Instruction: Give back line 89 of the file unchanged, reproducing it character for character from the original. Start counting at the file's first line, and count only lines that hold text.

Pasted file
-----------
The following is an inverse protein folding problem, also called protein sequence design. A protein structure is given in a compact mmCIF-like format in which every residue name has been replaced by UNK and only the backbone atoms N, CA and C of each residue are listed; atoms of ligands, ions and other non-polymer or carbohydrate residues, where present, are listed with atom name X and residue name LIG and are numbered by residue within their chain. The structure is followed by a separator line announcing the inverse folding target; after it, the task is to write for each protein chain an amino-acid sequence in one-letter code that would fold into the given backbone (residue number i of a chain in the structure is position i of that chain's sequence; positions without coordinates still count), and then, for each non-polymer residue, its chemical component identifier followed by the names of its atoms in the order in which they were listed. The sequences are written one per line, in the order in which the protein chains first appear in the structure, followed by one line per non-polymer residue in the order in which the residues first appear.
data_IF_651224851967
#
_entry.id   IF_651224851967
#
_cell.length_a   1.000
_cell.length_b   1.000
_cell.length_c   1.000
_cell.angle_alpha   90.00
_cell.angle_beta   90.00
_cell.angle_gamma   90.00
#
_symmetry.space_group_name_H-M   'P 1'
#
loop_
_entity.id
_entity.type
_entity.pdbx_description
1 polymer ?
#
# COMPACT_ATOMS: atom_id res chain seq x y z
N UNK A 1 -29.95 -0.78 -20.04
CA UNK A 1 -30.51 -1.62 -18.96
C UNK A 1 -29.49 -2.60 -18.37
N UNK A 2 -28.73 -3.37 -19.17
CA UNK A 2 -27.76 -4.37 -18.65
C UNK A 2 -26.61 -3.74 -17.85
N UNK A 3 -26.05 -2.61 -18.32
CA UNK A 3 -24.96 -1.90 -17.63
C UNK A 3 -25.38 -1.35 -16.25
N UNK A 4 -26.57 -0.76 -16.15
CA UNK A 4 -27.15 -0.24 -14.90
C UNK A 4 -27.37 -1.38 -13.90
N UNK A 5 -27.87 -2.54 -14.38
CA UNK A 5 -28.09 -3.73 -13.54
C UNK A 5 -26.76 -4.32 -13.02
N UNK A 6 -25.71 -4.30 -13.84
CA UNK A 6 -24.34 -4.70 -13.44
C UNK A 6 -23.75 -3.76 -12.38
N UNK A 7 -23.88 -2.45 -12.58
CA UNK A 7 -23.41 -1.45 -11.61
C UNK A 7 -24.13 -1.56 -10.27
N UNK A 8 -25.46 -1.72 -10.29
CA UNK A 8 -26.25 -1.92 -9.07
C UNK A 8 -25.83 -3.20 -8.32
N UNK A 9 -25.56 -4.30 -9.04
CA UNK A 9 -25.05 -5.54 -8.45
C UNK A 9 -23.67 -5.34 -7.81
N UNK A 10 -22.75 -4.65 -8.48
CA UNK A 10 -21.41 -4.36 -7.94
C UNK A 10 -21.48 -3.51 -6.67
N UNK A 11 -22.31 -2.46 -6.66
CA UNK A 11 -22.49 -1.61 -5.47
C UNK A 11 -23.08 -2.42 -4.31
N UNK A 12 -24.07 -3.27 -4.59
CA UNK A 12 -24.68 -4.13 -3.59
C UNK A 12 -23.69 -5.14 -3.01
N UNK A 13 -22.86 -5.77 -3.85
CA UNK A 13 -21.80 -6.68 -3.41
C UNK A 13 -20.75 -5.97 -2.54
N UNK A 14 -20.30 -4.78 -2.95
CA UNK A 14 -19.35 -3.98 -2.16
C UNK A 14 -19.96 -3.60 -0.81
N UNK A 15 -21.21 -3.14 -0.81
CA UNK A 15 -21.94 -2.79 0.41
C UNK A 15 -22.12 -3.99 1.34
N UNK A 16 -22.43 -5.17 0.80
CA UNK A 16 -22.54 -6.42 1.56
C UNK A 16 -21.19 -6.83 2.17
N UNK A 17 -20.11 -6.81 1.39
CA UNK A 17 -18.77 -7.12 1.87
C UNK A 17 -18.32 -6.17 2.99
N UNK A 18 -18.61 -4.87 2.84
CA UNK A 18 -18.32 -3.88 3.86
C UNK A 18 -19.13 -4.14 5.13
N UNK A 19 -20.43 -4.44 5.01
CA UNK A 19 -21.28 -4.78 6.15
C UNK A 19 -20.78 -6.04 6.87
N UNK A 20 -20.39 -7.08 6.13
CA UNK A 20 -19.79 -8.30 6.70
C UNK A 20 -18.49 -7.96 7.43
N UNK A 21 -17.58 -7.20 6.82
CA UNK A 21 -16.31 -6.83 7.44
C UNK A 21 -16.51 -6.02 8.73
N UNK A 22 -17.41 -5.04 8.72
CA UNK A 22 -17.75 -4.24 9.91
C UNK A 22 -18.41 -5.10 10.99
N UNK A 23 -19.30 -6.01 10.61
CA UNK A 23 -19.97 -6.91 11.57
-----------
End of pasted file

CA UNK A 23 -19.97 -6.91 11.57